901cee60fba225baf80c976b10dfa1684a73f5ee

a6259615ea10c30421e83d20f4a4b5f2c41b45b8

03cdec4a0a63a016d0767650cdaf1d4d24669795

4ea064f715c2a5f4ed68f57029befd8f406671dd

ac634854448eb8fcd3abf49c8f37cd21f4282dde

7bc6c2d714e88659b26b6b8ed6681b1f91eef6af

0579da0b8bfdfce7ca4a45baf9df7ec23989e28b

3a33de9a84bbc76161895178e3d13bcd28f7d8fe

f7bf7cea89c6205d78fa42d735d81c1e5c183041

986f69a43e0bf174f73139785ec8f969acf5aa55

f1603f1ddf52391b16ee9e73e68f5dd405ab06b0

5a346fb957abeba389424dc57636edcacc58b5ba

901cee60fba225baf80c976b10dfa1684a73f5ee

a6259615ea10c30421e83d20f4a4b5f2c41b45b8

4ea064f715c2a5f4ed68f57029befd8f406671dd

SHA1

Egregor DLL

ac6d919b313bbb18624d26745121fca3e4ae0fd3

95aea6b24ed28c6ad13ec8d7a6f62652b039765e

a786f383dfb90191aa2ca86ade68ee3e7c088f82

631924a3567390a081dbd82072a6fc3a185c5073

1be22505a25f14fff1e116fafcaae9452be325b1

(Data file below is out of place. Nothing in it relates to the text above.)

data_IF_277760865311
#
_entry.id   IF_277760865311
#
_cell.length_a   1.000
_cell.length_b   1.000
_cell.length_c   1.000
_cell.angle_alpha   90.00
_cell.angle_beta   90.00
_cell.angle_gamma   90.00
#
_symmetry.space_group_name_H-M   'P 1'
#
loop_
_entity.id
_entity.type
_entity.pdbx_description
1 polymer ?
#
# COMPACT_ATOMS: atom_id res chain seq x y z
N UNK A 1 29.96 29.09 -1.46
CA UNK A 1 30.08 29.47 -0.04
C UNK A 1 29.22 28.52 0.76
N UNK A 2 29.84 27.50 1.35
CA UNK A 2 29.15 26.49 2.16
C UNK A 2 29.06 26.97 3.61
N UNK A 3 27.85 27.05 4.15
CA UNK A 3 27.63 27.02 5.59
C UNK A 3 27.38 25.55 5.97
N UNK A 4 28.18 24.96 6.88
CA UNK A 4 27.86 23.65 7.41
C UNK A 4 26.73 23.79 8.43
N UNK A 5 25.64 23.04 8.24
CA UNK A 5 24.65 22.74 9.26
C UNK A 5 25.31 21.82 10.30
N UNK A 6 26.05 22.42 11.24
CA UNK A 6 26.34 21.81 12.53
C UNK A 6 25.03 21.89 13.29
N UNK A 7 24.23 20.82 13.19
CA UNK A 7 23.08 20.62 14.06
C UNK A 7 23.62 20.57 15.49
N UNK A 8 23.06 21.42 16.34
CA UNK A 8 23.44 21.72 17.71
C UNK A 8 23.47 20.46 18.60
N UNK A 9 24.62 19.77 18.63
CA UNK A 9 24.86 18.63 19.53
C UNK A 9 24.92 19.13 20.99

a2d5700def24c3ae4d41c679e83d93513259ae4a

SHA1

Egregor batch file

45.153.242.129

185.238.0.233

49.12.104.241

IPs

C2

34a466a0e55a930d8d7ecd1d6e6c9c750082a5fe

SHA1

Zip containing RClone

2edaa3dd846b7b73f18fa638f3e1bc3a956affa4

SHA1

Encoded PowerShell

MITRE ATT&CK BREAKDOWN

Initial Access

Privilege Escalation

Defense Evasion

Command and Control

Discovery

Lateral Movement

Exfiltration

Impact

Phishing

Valid Accounts

Group Policy Modification

Ingress Tool Transfer

Account Discovery

Remote Services

Exfiltration Over Web Service

Data Encrypted for Impact

   

Impair Defenses

 

Domain Trust Discovery

 

Exfiltration Over Web Service

 
   

Impair Defenses: Disable or Modify Tools

 

Permission Groups Discovery

     
   

Masquerading

 

Permission Groups Discovery: Local Groups

     
Cybereason Nocturnus
About the Author

Cybereason Nocturnus

The Cybereason Nocturnus Team has brought the world’s brightest minds from the military, government intelligence, and enterprise security to uncover emerging threats across the globe. They specialize in analyzing new attack methodologies, reverse-engineering malware, and exposing unknown system vulnerabilities. The Cybereason Nocturnus Team was the first to release a vaccination for the 2017 NotPetya and Bad Rabbit cyberattacks.